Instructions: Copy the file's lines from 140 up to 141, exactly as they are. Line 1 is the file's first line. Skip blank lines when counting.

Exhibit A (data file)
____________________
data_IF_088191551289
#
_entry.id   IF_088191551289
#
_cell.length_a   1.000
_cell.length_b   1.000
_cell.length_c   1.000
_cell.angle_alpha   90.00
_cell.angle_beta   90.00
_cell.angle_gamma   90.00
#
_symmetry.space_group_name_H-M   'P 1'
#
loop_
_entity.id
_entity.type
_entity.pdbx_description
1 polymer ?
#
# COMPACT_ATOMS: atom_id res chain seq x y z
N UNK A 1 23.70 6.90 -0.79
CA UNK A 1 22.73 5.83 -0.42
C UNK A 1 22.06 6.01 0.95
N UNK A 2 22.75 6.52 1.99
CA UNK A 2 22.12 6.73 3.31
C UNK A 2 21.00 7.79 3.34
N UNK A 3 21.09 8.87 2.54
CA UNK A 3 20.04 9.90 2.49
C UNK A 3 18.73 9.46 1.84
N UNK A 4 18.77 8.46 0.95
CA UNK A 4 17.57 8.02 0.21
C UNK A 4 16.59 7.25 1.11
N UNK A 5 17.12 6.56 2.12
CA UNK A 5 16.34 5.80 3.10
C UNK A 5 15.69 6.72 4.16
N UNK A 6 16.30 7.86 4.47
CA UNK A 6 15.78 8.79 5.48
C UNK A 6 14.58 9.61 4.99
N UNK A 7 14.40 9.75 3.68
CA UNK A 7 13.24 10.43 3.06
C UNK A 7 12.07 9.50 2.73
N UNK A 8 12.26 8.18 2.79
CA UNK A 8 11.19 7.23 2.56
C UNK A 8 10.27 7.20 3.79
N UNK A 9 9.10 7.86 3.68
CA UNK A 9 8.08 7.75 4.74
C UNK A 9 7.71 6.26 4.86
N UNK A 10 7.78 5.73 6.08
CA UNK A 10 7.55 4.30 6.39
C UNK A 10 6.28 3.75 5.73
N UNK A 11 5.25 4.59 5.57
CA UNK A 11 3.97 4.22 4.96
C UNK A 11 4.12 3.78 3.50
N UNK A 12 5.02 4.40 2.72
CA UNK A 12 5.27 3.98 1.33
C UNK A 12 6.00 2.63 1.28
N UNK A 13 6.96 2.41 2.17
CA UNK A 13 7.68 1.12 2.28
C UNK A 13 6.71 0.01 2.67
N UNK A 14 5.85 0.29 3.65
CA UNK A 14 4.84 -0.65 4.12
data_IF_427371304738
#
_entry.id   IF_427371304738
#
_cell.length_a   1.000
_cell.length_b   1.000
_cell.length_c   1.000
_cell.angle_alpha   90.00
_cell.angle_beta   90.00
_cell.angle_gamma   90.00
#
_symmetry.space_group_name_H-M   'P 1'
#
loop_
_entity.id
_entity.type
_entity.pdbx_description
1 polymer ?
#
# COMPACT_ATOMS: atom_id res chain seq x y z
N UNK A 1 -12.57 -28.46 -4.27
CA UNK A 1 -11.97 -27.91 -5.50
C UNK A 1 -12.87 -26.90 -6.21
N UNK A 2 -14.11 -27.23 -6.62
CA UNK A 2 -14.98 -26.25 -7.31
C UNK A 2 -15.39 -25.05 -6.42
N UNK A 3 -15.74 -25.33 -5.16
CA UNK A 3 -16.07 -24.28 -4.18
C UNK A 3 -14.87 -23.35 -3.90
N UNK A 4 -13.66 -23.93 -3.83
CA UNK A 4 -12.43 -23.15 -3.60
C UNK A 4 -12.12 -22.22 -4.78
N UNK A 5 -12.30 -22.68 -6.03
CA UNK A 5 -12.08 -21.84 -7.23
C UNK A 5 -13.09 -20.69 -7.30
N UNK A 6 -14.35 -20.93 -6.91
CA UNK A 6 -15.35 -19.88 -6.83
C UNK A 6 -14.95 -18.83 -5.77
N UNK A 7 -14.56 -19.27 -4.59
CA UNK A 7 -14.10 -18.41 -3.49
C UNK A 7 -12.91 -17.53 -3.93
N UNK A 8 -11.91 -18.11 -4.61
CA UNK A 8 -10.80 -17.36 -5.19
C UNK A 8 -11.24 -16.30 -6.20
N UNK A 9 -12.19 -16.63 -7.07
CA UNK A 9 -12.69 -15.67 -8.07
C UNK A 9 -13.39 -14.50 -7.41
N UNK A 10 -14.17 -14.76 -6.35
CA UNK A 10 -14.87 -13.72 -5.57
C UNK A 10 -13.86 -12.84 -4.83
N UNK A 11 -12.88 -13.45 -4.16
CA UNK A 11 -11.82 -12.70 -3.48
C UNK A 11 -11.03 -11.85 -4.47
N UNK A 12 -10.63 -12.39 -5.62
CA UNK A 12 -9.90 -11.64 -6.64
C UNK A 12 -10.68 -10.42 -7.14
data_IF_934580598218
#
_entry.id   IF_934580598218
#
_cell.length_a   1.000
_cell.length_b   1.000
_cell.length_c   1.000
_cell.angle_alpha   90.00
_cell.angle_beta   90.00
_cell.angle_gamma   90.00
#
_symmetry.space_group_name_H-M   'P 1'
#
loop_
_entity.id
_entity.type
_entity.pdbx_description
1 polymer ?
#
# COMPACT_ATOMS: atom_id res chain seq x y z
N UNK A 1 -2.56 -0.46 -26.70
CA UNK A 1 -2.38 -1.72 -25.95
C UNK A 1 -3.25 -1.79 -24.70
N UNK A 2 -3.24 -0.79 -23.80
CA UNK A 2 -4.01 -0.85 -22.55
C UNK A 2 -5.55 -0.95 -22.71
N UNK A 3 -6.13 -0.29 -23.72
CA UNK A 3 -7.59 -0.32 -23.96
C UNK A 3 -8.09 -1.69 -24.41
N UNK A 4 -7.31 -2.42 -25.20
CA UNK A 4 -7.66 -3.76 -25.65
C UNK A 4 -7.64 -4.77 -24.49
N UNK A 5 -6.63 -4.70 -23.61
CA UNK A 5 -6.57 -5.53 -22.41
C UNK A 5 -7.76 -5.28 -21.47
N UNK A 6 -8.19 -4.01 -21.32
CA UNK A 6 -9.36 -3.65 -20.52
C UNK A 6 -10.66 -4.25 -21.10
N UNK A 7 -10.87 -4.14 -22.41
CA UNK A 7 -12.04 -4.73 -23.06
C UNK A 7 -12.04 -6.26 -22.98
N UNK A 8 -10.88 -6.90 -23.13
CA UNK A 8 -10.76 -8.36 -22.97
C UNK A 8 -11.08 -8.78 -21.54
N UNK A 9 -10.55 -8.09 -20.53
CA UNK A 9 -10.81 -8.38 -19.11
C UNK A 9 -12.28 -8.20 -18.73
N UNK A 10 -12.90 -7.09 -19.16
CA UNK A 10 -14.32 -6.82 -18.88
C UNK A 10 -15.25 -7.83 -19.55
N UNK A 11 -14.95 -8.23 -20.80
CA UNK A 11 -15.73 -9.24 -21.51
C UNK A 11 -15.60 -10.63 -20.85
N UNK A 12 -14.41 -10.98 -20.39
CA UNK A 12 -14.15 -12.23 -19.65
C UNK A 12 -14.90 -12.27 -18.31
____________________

C UNK A 1 -3.25 -1.79 -24.70
N UNK A 2 -3.24 -0.79 -23.80